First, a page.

Exits of Palestinians to Israel and the West Bank via Erez Crossing
Erez Crossing is the only land crossing for the movement of people between the Gaza Strip and Israel and the West Bank, as well as third countries when Rafah Crossing is closed. Currently, Israel permits Palestinian residents to travel via Erez in “exceptional humanitarian cases, with an emphasis on urgent medical cases”, and in practice also allows travel of traders and other exceptional cases like students traveling abroad or Palestinian national athletic teams. Following Operation Protective Edge, the average number of exits of Palestinian through Erez increased, however the numbers are still just a fraction of the half million exits by laborers recorded at Erez every month in 2000.
Gaza residents’ ability to travel to Israel was gradually limited over the years. Since 1991, Gaza residents have been required to obtain exit permits, and the number of permits given gradually declined. In 1993, a general closure was declared on the Palestinian territory; it was enforced in Gaza especially starting in 1995, when an electronic fence and concrete wall were built around the Strip. When the Second Intifada broke out in September 2000, Israel canceled many existing exit permits and reduced the number of new permits it issued. Additionally, Erez Crossing shut down more frequently. In the first year of the intifada, the crossing was closed to Palestinians 72% of the time. The restrictions led to a drop of tens of percentage points in the number of Palestinian residents of the Gaza Strip who were able to travel to and through Israel daily, from more than 26,000 in the summer of 2000, on the eve of the intifada, to less than 900 after it broke out later that year. On March 12, 2006, ahead of the Purim holiday, Israel declared a closure of the Palestinian territory and prevented the entrance of laborers from the Gaza Strip to Israel; since then, they have not been allowed in again. After Hamas took control of the Gaza Strip, Israel imposed a full closure on the Strip and allowed Palestinians to exit according to a narrow list of criteria, mostly “exceptional humanitarian cases”. Though Israel has changed the criteria over the years, travel from Gaza to Israel and the West Bank remains extremely limited, and beyond the reach of most Palestinians.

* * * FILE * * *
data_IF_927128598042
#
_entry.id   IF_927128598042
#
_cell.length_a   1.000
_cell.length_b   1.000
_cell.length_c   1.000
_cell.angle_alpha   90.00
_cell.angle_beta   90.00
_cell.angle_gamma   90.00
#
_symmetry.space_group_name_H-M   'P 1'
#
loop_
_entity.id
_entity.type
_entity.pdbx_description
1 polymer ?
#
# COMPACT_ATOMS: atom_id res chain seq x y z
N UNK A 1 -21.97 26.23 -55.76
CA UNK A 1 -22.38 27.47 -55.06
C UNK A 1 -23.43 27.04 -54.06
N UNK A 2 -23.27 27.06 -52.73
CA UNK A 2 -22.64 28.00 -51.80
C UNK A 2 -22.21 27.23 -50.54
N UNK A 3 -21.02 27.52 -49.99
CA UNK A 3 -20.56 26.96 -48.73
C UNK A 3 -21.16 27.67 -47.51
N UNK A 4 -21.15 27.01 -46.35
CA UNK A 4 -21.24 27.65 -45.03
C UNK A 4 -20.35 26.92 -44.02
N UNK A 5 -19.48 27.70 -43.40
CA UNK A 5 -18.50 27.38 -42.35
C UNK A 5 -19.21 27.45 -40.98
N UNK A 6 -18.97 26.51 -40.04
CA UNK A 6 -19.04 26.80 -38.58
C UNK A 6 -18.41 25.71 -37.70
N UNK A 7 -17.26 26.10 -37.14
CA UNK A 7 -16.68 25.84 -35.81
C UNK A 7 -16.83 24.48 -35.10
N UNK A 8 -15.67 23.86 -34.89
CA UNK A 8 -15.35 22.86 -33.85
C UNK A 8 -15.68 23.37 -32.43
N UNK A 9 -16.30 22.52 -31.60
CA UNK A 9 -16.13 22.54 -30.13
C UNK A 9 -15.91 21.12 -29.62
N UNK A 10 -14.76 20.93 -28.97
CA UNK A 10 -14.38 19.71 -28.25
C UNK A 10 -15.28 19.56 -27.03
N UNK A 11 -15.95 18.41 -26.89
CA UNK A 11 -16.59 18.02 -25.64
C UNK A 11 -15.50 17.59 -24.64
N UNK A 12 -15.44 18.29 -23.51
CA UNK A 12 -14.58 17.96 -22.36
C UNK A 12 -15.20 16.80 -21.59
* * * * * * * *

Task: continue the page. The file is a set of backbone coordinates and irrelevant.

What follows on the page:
Last update: March 2016